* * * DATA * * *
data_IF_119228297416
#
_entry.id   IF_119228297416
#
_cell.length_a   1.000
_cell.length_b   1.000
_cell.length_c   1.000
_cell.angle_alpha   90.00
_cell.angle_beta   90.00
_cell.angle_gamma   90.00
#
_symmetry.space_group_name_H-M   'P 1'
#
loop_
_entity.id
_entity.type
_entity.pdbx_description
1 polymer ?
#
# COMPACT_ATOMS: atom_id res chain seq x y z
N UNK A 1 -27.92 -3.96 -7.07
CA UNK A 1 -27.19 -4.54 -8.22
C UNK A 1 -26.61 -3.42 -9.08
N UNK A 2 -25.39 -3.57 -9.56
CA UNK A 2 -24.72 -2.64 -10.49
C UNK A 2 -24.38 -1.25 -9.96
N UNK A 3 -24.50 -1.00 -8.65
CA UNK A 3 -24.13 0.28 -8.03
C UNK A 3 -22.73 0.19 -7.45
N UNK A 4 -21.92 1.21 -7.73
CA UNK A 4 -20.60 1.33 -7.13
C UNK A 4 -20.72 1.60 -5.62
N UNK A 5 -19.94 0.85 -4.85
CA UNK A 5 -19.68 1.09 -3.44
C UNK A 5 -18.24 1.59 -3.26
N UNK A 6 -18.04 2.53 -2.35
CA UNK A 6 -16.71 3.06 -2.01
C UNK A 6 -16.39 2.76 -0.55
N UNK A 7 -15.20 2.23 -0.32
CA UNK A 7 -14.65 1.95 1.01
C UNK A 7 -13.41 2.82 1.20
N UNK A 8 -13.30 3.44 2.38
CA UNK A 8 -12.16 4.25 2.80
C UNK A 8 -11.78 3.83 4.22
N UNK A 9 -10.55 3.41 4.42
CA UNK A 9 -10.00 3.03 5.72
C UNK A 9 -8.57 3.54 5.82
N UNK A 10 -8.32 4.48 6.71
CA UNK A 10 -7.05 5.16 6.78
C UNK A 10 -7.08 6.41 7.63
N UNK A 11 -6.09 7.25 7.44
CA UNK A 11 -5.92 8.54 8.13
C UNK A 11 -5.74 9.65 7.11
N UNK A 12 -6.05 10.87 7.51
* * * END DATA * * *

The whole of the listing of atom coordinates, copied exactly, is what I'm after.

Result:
data_IF_119228297416
#
_entry.id   IF_119228297416
#
_cell.length_a   1.000
_cell.length_b   1.000
_cell.length_c   1.000
_cell.angle_alpha   90.00
_cell.angle_beta   90.00
_cell.angle_gamma   90.00
#
_symmetry.space_group_name_H-M   'P 1'
#
loop_
_entity.id
_entity.type
_entity.pdbx_description
1 polymer ?
#
# COMPACT_ATOMS: atom_id res chain seq x y z
N UNK A 1 -27.92 -3.96 -7.07
CA UNK A 1 -27.19 -4.54 -8.22
C UNK A 1 -26.61 -3.42 -9.08
N UNK A 2 -25.39 -3.57 -9.56
CA UNK A 2 -24.72 -2.64 -10.49
C UNK A 2 -24.38 -1.25 -9.96
N UNK A 3 -24.50 -1.00 -8.65
CA UNK A 3 -24.13 0.28 -8.03
C UNK A 3 -22.73 0.19 -7.45
N UNK A 4 -21.92 1.21 -7.73
CA UNK A 4 -20.60 1.33 -7.13
C UNK A 4 -20.72 1.60 -5.62
N UNK A 5 -19.94 0.85 -4.85
CA UNK A 5 -19.68 1.09 -3.44
C UNK A 5 -18.24 1.59 -3.26
N UNK A 6 -18.04 2.53 -2.35
CA UNK A 6 -16.71 3.06 -2.01
C UNK A 6 -16.39 2.76 -0.55
N UNK A 7 -15.20 2.23 -0.32
CA UNK A 7 -14.65 1.95 1.01
C UNK A 7 -13.41 2.82 1.20
N UNK A 8 -13.30 3.44 2.38
CA UNK A 8 -12.16 4.25 2.80
C UNK A 8 -11.78 3.83 4.22
N UNK A 9 -10.55 3.41 4.42
CA UNK A 9 -10.00 3.03 5.72
C UNK A 9 -8.57 3.54 5.82
N UNK A 10 -8.32 4.48 6.71
CA UNK A 10 -7.05 5.16 6.78
C UNK A 10 -7.08 6.41 7.63
N UNK A 11 -6.09 7.25 7.44
CA UNK A 11 -5.92 8.54 8.13
C UNK A 11 -5.74 9.65 7.11
N UNK A 12 -6.05 10.87 7.51